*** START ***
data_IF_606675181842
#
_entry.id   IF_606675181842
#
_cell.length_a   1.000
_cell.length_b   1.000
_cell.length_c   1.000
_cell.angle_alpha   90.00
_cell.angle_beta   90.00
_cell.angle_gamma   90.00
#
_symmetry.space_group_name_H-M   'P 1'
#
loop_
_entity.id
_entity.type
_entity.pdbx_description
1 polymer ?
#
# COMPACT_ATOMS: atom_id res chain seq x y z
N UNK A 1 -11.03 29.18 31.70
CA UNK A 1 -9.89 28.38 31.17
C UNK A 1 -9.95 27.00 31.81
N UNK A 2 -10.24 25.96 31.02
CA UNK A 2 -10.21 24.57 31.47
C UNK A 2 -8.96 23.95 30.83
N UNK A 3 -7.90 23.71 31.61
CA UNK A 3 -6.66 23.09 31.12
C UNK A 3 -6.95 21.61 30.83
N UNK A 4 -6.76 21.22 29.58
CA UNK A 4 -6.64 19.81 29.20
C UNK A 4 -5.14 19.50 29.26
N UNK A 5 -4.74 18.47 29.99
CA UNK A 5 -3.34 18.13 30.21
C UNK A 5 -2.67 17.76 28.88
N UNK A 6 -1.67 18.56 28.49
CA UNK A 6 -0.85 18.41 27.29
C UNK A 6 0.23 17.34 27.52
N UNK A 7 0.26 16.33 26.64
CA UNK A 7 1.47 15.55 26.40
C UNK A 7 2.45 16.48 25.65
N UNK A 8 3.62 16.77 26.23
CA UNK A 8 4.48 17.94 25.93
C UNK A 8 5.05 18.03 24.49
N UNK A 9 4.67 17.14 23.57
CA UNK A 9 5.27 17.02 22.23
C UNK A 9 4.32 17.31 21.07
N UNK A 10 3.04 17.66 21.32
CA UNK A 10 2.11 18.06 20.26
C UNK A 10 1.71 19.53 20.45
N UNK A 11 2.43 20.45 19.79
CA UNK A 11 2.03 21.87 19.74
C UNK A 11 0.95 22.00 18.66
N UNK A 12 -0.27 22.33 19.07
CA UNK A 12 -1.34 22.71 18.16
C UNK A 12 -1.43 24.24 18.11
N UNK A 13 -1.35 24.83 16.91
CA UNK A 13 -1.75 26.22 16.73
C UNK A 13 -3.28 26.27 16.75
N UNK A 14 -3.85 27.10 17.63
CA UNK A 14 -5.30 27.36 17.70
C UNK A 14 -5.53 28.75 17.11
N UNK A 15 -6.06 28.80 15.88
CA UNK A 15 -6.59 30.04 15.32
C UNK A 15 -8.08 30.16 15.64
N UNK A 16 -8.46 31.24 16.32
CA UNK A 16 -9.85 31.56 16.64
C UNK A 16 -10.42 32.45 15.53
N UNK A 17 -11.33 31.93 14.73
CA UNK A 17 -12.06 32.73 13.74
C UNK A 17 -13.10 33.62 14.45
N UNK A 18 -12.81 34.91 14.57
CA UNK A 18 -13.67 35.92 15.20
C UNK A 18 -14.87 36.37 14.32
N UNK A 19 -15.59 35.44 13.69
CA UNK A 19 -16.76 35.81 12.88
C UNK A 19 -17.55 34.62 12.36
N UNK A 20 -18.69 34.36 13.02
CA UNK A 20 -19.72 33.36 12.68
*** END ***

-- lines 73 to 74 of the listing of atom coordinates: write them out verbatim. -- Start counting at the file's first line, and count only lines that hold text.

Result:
CA UNK A 18 -13.67 35.92 15.20
C UNK A 18 -14.87 36.37 14.32